In November 2014, California voters approved Proposition 47, the "Reduced Penalties for Some Crimes" initiative (also known as the Safe Neighborhoods and Schools Act). The initiative reduced most nonserious and nonviolent property and drug crimes from felonies to misdemeanors.
Known informally as "Prop 47," the initiative was supported by a variety of politicians, community organizations, and law enforcement agencies, and passed by nearly 60% of the public vote. The legislation seeks to address a number of issues plaguing the criminal justice system, primarily the vast overcrowding of California’s jails and prisons.
Among other things, the legislation fundamentally alters the way the state must now handle nonviolent drug possession cases, and has the potential to have a tremendous impact on the rehabilitation and recovery programs currently available to eligible offenders.
Prop 47 reclassifies (from a felony to a misdemeanor) offenses involving the personal use of most illegal drugs, as well as shoplifting, grand theft, receiving stolen property, forgery, fraud, and writing a bad check (for the property and fraud crimes, the value of stolen material must be less than $950).
The legislation is retroactive, allowing those who have completely served their sentences (including any post-release supervision) to ask the sentencing court to designate their felony conviction as a misdemeanor -- no matter how old the conviction. And, for those defendants currently serving a jail or prison sentence (or for someone on parole, probation or community supervision), the initiative allows them to ask the court to recall the sentence and resentence them as misdemeanants.
As to the latter group, above, before reduction can take place, a sentencing court must evaluate a defendant’s criminal history and risk of reoffending, in order to assess whether the person poses a public threat if released. It does not provide relief for defendants with prior convictions for murder, rape, or certain sex or gun offenses.
The revenue saved by the initiative’s implementation (estimated at $150 to $250 million) will be distributed in part to educational, mental health, and substance abuse programs.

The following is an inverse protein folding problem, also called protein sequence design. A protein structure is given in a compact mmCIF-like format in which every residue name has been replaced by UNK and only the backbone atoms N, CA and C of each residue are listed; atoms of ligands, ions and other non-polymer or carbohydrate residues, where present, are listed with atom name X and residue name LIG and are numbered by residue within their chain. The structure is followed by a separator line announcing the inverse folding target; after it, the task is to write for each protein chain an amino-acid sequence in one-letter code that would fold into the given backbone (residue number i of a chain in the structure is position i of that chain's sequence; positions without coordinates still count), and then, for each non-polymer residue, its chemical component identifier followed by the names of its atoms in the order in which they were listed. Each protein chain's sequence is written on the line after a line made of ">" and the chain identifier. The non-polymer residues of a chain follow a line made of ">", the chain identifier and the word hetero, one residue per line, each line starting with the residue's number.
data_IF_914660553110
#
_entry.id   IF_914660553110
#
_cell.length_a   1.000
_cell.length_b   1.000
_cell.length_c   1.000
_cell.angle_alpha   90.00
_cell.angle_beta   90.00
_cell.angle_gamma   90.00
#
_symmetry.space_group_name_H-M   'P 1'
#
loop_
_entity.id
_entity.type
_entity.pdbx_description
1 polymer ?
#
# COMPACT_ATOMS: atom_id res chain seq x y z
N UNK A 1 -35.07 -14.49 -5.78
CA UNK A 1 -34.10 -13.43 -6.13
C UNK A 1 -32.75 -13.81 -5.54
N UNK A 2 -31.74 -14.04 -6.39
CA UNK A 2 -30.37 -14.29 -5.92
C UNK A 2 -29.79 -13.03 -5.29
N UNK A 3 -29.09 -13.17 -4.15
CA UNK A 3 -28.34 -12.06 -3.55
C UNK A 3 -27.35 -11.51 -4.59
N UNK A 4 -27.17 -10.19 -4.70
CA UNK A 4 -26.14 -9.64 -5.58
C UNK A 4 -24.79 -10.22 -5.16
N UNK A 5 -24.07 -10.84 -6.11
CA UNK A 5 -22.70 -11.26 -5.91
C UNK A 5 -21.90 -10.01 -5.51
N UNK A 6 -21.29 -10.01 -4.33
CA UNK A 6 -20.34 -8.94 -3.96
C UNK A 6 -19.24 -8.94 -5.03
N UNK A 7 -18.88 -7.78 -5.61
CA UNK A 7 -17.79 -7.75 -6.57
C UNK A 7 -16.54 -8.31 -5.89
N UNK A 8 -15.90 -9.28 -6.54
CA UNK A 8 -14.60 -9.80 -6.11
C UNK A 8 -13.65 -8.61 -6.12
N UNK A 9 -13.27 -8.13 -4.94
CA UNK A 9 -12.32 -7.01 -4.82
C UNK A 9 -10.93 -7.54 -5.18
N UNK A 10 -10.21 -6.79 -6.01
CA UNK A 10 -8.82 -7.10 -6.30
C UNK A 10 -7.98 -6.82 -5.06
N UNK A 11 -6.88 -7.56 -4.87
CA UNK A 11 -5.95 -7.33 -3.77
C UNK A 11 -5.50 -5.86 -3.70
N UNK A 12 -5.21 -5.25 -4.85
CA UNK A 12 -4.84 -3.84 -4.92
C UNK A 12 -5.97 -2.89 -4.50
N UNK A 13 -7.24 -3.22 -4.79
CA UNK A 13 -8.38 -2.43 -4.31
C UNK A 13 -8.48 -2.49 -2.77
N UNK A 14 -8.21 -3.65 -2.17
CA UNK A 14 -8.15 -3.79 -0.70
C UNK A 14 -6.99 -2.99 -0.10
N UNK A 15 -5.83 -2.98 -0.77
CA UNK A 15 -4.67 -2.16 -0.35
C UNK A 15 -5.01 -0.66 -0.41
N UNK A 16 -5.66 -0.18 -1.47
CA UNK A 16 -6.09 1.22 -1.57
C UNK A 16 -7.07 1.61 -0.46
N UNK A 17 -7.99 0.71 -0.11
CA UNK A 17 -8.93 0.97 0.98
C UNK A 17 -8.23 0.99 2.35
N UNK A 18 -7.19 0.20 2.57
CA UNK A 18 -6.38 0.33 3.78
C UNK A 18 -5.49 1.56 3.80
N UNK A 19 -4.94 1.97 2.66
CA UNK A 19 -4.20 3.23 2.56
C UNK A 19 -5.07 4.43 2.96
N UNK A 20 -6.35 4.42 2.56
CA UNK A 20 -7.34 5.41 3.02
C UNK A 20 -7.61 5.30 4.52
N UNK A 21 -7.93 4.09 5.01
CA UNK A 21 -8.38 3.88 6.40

For more details on Proposition 47, see Resentencing Under California's Proposition 47.
Prior to the enactment of Proposition 47, a possession of illegal drugs for personal use case was prosecuted either as a misdemeanor or felony, depending on the type and amount of the drug involved. If the person met certain qualifying conditions (depending on circumstances of the offense and background of the offender), he or she could be eligible for participation in a diversion program.
California drug courts (there are over 220 in the state) offer an alternative to criminal prosecution and incarceration for nonviolent drug offenses. Existing since the 1990s, drug courts have traditionally been used to place substance-abusing offenders in specialized treatment programs. California Penal Code section 1000 provides for a deferred entry of judgment, which means that a sentencing court will postpone an entry of judgment until the offender completes a qualified drug program. If the program is completed successfully, the charge is dismissed in its entirety. In a similar vein, Proposition 36 (passed by California’s voters in 2000) mandates that certain offenders—including those convicted of drug possession—will serve time in a drug treatment program, as opposed to in a jail or prison. If the individual successfully completes the treatment program, he or she can petition to have the conviction dismissed.